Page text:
Independence Day


There’s a wave of nostalgia that envelops certain movies that really fail to hold up when the cold, cruel light of modern day is shone directly into their blinking, confused eyes. Be it the fact that the plot or effects have become hopelessly dated as time has indifferently rumbled on or maybe it’s even the realisation that the film (whisper it) wasn’t really THAT good in the first place; it seems that a lot of 90’s blockbusters simply don’t have the staying power they once had.
Now, if you’re one of those people who has trouble excepting that the 90’s was THIRTY YEARS AGO, chances are you’re also clinging to the rather flawed knowledge that Roland Emmerich’s legendary 1996 destructo-epic, Independence Day (or the idiotic ID4 for all you syllable-phobes out there) is an awesomely perfect slice of cinematic sci-fi, but personally I’ve never been overly infatuated with it. Aggressively simplistic and loaded with so many other movie’s ideas that if it was enrolled in an English class it would be expelled for plagiarism, ID4 simply isn’t as hot-shit as you once may have thought… but then, it’s hardly the movie’s fault. (Personally, I blame Hans Zimmer)…. and my harsh comments doesn’t mean that I feel it’s completely devoid of value.


The good news is that man has now received conclusive proof of the existence of intelligent life exists from beyond the stars; the bad news is that proof has taken the form of huge, intimidating alien spacecraft hovering over all the major cities of the world. As the world reacts in very different ways, we trace the various stories of people dealing with this new normal – floundering President Thomas Whitmore finds he has a unique situation on his hands, fighter pilot Steven Hiller is trying to settle down with his stripper girlfriend and her son, redneck crop duster Russell Casse is a full blown alcoholic after an alleged alien abduction years before and super intelligent, but underachieving, satellite technician David Levinson believes he has cracked a secret code being beamed from ship to ship and it looks suspiciously like a countdown. With his fussing father in tow, David races to White House where his ex-wife works in order to relay this trouser-filling news to the President and sure enough, once the countdown ends the spaceships unleash their devastating fire power on every city leaving them all strongly resembling a fireblasted dumpster from the Philippines.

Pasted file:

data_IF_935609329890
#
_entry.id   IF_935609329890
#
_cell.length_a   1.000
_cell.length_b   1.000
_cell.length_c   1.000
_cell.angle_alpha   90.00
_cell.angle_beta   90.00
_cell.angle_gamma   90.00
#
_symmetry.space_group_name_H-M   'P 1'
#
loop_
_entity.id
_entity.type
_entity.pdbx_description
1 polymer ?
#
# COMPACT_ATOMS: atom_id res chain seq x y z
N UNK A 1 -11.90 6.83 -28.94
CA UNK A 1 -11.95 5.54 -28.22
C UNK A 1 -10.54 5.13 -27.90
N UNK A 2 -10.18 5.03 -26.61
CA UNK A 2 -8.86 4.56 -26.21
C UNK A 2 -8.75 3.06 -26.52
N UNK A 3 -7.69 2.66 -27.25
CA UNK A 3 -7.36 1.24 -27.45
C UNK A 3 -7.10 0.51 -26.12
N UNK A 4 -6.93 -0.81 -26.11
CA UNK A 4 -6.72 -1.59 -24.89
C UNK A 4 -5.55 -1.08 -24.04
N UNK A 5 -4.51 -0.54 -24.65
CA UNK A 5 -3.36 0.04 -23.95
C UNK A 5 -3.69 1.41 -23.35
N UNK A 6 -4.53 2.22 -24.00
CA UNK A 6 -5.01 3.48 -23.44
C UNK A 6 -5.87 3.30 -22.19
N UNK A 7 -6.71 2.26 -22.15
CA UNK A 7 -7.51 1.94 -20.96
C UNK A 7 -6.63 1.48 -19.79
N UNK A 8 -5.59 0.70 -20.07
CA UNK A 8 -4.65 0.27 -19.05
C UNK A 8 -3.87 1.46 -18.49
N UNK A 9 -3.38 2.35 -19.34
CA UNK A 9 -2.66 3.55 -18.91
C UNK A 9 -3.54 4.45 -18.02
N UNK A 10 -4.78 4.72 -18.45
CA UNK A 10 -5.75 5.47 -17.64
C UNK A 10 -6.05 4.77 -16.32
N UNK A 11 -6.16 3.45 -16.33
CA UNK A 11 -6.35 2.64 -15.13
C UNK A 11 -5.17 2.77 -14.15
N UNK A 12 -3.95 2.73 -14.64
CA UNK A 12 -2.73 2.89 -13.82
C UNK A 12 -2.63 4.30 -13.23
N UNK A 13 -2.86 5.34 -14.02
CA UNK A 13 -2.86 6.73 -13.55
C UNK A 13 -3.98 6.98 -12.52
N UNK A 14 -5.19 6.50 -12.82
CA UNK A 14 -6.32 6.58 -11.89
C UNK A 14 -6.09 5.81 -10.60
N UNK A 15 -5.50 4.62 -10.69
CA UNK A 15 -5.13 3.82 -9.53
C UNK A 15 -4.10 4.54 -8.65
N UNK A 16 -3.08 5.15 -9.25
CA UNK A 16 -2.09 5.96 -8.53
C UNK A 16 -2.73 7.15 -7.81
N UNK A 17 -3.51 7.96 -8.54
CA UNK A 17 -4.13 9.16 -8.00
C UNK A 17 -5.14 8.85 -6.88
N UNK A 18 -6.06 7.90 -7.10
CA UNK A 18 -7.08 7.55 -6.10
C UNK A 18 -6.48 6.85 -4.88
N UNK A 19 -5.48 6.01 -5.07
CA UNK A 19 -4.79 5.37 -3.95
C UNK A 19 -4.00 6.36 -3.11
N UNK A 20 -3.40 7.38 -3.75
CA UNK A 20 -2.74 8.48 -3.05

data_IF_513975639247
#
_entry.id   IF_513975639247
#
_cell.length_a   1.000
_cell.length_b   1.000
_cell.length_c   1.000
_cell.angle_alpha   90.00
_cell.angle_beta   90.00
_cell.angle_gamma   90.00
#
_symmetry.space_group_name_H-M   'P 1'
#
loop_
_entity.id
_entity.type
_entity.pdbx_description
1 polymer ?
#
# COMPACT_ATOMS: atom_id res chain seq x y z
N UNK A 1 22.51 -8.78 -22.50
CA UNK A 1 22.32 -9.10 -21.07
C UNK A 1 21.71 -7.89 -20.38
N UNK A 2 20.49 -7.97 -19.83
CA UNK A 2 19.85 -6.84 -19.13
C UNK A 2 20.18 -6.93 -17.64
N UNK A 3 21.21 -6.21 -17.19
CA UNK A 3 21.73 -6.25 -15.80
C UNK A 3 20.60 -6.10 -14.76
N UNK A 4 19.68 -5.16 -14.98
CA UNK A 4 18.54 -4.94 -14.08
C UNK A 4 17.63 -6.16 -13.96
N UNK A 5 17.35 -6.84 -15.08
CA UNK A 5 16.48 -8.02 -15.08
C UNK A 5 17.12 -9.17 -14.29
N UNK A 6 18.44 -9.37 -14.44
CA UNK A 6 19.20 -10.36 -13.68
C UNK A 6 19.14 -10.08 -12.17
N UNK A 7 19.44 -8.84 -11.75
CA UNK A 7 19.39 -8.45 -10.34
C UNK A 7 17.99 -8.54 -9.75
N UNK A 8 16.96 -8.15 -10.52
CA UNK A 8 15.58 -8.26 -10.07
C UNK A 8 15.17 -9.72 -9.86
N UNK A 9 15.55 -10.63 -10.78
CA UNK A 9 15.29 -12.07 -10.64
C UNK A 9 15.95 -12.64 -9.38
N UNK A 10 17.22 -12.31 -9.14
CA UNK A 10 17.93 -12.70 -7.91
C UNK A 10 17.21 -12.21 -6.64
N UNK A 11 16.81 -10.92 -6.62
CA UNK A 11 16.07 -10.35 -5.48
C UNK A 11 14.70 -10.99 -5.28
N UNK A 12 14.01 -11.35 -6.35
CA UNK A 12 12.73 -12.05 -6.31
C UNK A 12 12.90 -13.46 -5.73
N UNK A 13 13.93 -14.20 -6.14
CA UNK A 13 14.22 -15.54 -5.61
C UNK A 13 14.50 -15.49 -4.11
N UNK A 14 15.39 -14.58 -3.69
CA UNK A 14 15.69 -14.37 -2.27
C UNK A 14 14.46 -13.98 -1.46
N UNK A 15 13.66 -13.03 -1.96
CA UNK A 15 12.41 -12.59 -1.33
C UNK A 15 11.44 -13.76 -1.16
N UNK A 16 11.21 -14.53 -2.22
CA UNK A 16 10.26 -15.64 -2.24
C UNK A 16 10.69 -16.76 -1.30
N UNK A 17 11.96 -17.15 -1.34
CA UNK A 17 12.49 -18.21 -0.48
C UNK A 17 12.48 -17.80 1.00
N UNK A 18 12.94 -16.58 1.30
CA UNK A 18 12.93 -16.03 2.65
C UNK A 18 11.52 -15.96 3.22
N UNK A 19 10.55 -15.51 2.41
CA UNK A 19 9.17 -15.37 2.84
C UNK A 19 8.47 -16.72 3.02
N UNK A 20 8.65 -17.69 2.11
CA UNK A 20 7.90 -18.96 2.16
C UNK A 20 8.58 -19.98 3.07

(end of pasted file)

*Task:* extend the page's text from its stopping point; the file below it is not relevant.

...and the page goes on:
As Hiller is drafted in for an unsuccessful counter attack he manages to down one of the seemingly indestructible fighter craft and takes it’s spindly, tentacled, alien ass prisoner and all the surviving characters slowly converge on one of the few remaining bases in the country that isn’t a smoldering crater: Area 51 in Nevada. As David cracks the alien’s technology and President Whitmore manages to discover what they want (us dead unsurprisingly), a complicated, all-or-nothing final plan is constructed to bring these extra-terrestrial bastards down but does this plucky gaggle of character actors really have a chance at victory against such poorly plotted odds?



Let me clarify that Hans Zimmer comment I made in my opening and maybe you’ll see why my stance against Independence Day is so negative. Much like 34% of all trailers made after 1995, the ID4 trailer came armed with Zimmer’s main theme from Tony Scott’s submarine masterpiece Crimson Tide, a stern, militaristic piece that gave me the illusion that this movie featuring a full scale invasion from Outer space was going to be more hard-edged than it turned out to be (think tonally more M. Night Shyamalan’s Signs or Spielberg’s War Of The Worlds remake), so imagine my disappointment when this frothy slice of extreme patriotism unspooled in front of my eyes…
That being said, what Independence Day does, it does well and to a consistent silly standard. Instead of opting to go full Steven Spielberg or James Cameron with the proceedings, Emmerich instead interestingly chooses to scribble copious notes from the disaster movie blueprint laid down by the legendary Irwin Allen (producer of such bodycount supplying epics such as The Poseidon Adventure and The Towering Inferno) and proceeds to bash them all out to the letter.